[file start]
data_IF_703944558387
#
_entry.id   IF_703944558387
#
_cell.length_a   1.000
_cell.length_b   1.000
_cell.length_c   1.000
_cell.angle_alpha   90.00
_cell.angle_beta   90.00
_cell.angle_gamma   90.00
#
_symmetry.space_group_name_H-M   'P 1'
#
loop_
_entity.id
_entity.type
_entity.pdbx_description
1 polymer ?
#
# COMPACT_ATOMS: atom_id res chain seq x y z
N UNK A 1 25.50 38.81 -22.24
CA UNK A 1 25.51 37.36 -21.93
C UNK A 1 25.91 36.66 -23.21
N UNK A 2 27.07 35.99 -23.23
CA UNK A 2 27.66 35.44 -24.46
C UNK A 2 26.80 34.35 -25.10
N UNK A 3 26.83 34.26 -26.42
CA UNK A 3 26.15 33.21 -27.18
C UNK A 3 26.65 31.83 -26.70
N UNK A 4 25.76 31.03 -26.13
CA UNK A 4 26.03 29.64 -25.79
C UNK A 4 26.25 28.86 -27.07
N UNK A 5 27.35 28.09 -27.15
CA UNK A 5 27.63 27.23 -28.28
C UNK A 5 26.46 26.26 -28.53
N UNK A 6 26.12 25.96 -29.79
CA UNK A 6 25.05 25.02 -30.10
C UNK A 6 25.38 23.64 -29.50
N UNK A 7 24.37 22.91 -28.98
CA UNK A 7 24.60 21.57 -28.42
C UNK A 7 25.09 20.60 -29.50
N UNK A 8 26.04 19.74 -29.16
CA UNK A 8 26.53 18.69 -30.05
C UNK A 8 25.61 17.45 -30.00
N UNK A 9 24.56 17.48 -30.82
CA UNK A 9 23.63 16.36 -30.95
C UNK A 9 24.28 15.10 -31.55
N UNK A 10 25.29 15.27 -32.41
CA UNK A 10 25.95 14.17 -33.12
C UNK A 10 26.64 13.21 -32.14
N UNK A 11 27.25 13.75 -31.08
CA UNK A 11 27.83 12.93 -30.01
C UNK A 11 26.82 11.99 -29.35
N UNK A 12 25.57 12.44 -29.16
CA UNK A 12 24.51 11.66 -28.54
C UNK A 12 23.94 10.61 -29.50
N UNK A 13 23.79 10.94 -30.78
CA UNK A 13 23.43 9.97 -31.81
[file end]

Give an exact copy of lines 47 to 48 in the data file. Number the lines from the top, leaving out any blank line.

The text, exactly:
C UNK A 9 24.28 15.10 -31.55
N UNK A 10 25.29 15.27 -32.41